Russell Crowe gives one of his strongest performances and co-writer/director Darren Aronofsky provides a thoughtful, challenging script in a movie that’s full of surprises—and mostly good ones. The faithful will quibble with the film’s flights of extra-Biblical fancy; skeptics will scoff at its overall respect for the Book of Genesis story—and that means everyone leaves the theater with something to talk about. Anyone who’s ever sat in a Sunday school class and seriously considered the consequences of a worldwide flood has found themself, along with Crowe’s conflicted hero, asking the same difficult questions.
Nymphomaniac Vol. 1 and 2
Lars Von Trier (Melancholia) is one of Europe’s most respected directors, so we guess it’s okay to mention this sexually explicit tale of a 40-something woman (Charlotte Gainsbourg) who tells her sordid life story to a man (Stellan Skarsgard) after he rescues her from a street beating. Shia LeBourf, Christian Slater, and Uma Thurman play folks she’s, uh, encountered along the way.
Rob the Mob
Andy Garcia is a mob boss and Ray Romano is a New York reporter out to nail him in a true-story crime flick that focuses on a young couple (Michael Pitt and Aida Turturro) who pull off a string of daring hold-ups of Mafia social clubs.
Hey, Arnold Schwarzenegger‘s back (again), this time as the tough-as-nails leader of a take-no-prisoners DEA squad. Fans of thoughtful parlor dramas will stay away anyway; for devotees of the Governator, Sabotage is a solid entry in Schwarzenegger’s career renaissance.
Now on DVD and VOD…
12 Years a Slave
Oscar Winner: Best Picture
Chiwetel Ejiofor, as a free black man kidnapped and sold into slavery, leads a powerful cast. Movies from Roots to Django Unchained have shown us the evils of slavery; 12 Years a Slave makes us feel the lash. FULL REVIEW
You won’t have more fun at the movies than you’ll find here with Christian Bale, Amy Adams, Bradley Cooper, Louis C.K. and Jennifer Lawrence as assorted con artists and Feds conspiring to bring down crooked politicians. Though the film is based on the 1980s Abscam scandal, but we have a feeling that writer/director David O. Russell (Silver Linings Playbook) made up the more hilarious stuff. FULL REVIEW
Andy Garcia and Vera Farmiga are charming in this warmhearted grownup love story. They play two strangers who meet on the day they bring their respective children to a college tour day—and fall into love at first sight. It takes real screen chemistry to draw viewers into such a headlong romance with any sense of believability, and the stars pull it off, almost magically.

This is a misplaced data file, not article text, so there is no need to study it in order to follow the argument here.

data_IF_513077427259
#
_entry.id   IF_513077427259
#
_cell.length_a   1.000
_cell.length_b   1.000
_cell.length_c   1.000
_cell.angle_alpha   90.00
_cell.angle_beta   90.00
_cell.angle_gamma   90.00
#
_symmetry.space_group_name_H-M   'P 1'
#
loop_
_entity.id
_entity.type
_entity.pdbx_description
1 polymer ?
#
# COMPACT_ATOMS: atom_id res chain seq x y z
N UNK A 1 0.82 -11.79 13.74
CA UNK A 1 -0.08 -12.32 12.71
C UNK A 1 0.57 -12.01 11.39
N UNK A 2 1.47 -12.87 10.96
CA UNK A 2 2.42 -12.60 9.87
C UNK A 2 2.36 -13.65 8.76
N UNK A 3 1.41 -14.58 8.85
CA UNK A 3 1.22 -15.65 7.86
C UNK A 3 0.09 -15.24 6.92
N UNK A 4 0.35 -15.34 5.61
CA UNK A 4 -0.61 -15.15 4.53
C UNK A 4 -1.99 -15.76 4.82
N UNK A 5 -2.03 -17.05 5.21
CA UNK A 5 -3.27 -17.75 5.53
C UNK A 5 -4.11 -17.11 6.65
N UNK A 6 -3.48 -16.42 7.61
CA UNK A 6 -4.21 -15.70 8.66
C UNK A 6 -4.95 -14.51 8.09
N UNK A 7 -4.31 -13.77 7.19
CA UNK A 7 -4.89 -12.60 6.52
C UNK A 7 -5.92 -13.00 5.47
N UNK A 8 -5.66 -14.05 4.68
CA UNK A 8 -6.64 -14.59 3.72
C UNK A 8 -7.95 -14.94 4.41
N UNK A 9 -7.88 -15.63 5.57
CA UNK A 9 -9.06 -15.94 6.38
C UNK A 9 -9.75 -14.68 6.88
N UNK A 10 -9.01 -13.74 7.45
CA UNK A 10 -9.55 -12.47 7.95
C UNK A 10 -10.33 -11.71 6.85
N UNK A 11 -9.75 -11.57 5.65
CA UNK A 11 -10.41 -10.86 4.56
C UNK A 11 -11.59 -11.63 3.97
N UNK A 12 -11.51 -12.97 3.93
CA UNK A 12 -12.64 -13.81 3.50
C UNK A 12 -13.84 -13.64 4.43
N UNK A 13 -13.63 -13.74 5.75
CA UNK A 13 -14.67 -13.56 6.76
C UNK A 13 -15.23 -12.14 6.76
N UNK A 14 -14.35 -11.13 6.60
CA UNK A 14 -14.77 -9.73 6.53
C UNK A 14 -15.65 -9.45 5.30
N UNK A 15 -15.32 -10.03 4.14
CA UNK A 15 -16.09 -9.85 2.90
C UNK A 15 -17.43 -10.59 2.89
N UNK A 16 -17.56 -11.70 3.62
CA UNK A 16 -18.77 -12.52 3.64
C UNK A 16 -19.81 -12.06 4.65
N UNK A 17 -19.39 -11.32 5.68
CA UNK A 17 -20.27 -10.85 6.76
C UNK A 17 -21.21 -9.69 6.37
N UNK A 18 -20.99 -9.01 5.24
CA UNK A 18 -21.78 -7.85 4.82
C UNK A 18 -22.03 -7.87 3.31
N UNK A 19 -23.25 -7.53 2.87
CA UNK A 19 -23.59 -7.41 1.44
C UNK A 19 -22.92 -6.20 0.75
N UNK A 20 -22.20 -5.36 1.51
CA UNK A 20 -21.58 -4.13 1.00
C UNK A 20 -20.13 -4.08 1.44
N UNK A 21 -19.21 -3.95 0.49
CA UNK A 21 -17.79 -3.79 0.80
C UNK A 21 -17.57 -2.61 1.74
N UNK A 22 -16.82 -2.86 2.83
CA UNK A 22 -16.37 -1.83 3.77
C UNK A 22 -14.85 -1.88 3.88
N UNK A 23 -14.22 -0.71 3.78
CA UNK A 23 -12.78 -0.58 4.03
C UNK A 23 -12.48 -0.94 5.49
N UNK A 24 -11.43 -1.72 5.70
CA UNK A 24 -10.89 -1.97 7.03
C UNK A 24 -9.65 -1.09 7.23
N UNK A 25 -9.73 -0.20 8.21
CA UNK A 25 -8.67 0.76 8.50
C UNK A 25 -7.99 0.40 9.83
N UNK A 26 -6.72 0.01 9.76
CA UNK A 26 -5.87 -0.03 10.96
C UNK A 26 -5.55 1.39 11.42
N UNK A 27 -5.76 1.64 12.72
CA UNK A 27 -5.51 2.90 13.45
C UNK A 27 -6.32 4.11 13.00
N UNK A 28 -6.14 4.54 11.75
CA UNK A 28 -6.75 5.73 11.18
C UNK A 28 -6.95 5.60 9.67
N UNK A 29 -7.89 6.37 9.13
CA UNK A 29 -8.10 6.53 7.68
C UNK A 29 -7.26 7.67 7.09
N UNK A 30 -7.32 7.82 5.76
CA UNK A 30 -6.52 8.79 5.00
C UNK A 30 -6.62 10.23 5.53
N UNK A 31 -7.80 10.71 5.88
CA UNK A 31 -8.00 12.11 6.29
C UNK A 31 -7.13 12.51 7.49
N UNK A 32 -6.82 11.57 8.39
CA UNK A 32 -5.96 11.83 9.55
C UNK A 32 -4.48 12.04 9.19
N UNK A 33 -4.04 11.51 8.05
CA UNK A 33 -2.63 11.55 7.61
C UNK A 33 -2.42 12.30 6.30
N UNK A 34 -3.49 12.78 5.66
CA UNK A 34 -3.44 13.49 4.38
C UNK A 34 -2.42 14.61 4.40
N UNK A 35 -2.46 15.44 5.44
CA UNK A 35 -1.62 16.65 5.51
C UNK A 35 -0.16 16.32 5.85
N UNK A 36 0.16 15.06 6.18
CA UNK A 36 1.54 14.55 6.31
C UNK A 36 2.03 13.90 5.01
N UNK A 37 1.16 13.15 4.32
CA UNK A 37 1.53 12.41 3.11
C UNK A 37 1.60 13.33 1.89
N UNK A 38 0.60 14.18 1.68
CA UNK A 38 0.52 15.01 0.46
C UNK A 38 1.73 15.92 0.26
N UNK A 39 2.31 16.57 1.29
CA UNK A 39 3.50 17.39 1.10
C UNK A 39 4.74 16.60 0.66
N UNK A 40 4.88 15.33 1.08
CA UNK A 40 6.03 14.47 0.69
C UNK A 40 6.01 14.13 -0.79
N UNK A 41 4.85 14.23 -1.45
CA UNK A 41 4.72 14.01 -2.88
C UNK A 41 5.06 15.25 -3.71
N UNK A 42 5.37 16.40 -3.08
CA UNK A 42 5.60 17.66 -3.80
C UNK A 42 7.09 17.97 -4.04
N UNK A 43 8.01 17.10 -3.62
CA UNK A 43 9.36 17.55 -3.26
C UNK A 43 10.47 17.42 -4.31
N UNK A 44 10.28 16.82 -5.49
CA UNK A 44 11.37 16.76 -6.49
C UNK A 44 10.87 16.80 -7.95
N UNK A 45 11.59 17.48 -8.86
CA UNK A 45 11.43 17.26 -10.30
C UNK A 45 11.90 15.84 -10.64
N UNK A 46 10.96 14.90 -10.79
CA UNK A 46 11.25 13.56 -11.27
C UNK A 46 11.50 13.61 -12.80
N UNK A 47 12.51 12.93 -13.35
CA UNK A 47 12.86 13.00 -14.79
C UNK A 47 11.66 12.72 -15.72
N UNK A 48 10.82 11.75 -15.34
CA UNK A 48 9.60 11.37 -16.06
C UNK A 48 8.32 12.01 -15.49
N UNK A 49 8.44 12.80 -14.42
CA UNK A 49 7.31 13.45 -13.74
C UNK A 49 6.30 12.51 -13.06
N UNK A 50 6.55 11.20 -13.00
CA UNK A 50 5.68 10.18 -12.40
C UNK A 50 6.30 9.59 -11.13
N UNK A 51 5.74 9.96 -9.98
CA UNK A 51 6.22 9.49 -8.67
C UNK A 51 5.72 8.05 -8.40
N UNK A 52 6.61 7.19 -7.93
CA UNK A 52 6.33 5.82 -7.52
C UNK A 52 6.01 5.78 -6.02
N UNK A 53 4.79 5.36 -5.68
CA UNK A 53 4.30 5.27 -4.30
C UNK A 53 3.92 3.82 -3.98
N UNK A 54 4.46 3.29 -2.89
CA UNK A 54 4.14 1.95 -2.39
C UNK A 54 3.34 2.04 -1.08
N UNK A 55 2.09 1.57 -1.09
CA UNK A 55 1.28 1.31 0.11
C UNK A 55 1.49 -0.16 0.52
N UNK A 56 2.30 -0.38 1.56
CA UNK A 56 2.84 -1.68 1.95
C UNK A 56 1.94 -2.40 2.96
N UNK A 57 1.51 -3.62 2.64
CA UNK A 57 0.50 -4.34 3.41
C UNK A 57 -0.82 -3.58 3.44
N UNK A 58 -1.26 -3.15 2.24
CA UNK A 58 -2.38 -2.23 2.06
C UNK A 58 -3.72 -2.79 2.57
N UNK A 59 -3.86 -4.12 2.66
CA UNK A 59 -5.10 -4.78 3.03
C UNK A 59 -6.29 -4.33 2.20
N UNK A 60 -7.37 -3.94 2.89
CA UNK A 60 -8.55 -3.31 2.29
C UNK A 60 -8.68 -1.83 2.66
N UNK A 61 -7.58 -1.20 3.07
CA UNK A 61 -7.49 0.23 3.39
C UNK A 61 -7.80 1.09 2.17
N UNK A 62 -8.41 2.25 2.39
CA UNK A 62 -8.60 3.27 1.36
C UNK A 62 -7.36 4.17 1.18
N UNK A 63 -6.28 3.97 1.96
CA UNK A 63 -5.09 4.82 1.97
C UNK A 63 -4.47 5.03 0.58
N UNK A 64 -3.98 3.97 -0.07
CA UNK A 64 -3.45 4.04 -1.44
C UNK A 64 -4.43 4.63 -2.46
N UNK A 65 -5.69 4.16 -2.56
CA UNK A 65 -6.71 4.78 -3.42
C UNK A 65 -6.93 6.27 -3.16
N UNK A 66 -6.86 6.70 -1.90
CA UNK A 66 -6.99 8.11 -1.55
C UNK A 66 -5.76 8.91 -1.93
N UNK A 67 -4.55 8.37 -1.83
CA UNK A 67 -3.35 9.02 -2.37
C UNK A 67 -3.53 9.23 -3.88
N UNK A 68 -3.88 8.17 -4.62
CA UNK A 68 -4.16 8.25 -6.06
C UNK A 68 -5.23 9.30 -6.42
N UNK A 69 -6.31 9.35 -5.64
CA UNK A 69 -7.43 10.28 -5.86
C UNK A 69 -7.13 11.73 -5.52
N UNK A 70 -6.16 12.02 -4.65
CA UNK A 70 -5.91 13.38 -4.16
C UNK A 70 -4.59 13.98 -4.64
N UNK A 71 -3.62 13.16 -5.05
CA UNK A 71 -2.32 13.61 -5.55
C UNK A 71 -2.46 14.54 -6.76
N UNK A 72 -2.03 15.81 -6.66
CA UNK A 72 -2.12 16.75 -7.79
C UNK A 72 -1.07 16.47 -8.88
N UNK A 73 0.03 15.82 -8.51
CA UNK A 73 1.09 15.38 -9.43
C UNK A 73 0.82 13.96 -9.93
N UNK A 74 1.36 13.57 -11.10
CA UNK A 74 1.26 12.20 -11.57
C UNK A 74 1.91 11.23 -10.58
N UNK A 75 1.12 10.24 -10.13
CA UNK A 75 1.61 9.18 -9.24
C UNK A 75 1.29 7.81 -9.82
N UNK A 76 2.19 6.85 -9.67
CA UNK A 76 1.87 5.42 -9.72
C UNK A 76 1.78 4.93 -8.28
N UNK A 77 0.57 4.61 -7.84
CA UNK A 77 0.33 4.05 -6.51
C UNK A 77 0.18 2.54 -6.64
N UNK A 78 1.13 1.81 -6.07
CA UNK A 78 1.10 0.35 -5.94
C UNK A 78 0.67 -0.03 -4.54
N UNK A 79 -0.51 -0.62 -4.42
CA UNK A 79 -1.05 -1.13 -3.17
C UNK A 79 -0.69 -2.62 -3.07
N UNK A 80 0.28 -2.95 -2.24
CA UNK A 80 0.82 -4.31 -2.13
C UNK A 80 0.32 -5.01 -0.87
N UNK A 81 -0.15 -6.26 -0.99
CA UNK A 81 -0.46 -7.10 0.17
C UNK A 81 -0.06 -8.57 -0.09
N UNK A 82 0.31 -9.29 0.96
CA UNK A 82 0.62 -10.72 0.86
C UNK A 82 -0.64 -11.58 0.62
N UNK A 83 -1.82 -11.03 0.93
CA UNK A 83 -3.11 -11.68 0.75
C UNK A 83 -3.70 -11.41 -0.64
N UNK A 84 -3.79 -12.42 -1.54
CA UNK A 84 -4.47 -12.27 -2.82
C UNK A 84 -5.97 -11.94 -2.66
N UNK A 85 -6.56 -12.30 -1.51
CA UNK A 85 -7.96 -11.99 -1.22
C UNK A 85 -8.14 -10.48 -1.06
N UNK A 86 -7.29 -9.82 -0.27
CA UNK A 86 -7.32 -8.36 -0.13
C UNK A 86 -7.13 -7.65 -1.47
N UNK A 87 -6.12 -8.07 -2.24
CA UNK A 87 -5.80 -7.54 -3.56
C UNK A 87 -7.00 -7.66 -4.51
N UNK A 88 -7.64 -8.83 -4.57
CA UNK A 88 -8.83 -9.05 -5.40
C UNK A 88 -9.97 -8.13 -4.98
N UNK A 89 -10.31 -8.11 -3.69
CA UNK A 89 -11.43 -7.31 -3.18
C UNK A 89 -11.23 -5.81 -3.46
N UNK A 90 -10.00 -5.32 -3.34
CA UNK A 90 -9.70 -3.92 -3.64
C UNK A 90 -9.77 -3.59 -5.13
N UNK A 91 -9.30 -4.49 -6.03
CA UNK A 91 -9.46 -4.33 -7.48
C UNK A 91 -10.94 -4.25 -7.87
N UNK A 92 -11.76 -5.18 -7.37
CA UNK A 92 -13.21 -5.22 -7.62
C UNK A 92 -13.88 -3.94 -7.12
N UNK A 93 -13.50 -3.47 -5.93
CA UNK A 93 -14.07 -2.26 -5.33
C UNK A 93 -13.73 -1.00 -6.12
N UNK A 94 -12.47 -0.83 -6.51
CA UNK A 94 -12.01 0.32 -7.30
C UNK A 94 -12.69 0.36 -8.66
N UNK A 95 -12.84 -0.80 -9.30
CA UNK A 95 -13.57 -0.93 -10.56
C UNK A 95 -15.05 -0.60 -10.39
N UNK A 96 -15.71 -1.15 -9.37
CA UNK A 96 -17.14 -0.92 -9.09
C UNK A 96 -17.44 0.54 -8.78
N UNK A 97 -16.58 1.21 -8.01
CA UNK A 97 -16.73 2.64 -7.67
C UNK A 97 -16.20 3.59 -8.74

Dallas Buyers Club
At the height of the 1980s AIDS epidemic, a tough heterosexual Texas electrician (Matthew McConaughey) gets the dreaded diagnosis — then sets up a lucrative business smuggling alternative anti-AIDS drugs into the state. McConaughey, who has been rising from beefcake idol to accomplished actor, won his first Oscar for his compelling performance.
By now the animation wizards at Disney have this spunky-young-woman-defeats-evil thing down pat, but the real reason to duck into this film is the Oscar-nominated cartoon short that precedes it. Get a Horse! is a hand-drawn Mickey Mouse cartoon done in early Disney style (think Steamboat Willie). While you savor that, the grandkids will love the main feature.
The King of Comedy (1982)
The team of Lewis and Martin—Jerry Lewis and Martin Scorsese, that is—created this prophetic dark comedy about a deranged loser (Robert DeNiro) who kidnaps a late-night talk show host (Lewis) to guarantee his own 15 minutes of TV fame. The idea that absolutely anybody could become a celebrity seemed absurd 32 years ago; time has proven Scorsese and company didn’t know the half of it.
Mr. Magoo: The Theatrical Collection
If you remember Mr. Magoo (and his voice, Jim Backus) only as a mildly amusing TV ‘toon character, check out these theatrical shorts from the old boy’s heyday, when he was an Oscar-winning big-screen star. These shorts are masterpieces of the old UPA studio, which proved to the world that you could make beautiful cartoons that didn’t have the Disney stamp all over them.
The Wolf of Wall Street
Teaming for the fifth time with Leonardo DiCaprio, director Martin Scorsese lets loose a cannonade of sex, drugs and no-holds-barred avarice in telling the mostly true story of a New York stockbroker who made an outrageous fortune by swindling investors in the 1980s and ’90s. Like his central character, Scorsese once again proves that nothing succeeds like excess. FULL REVIEW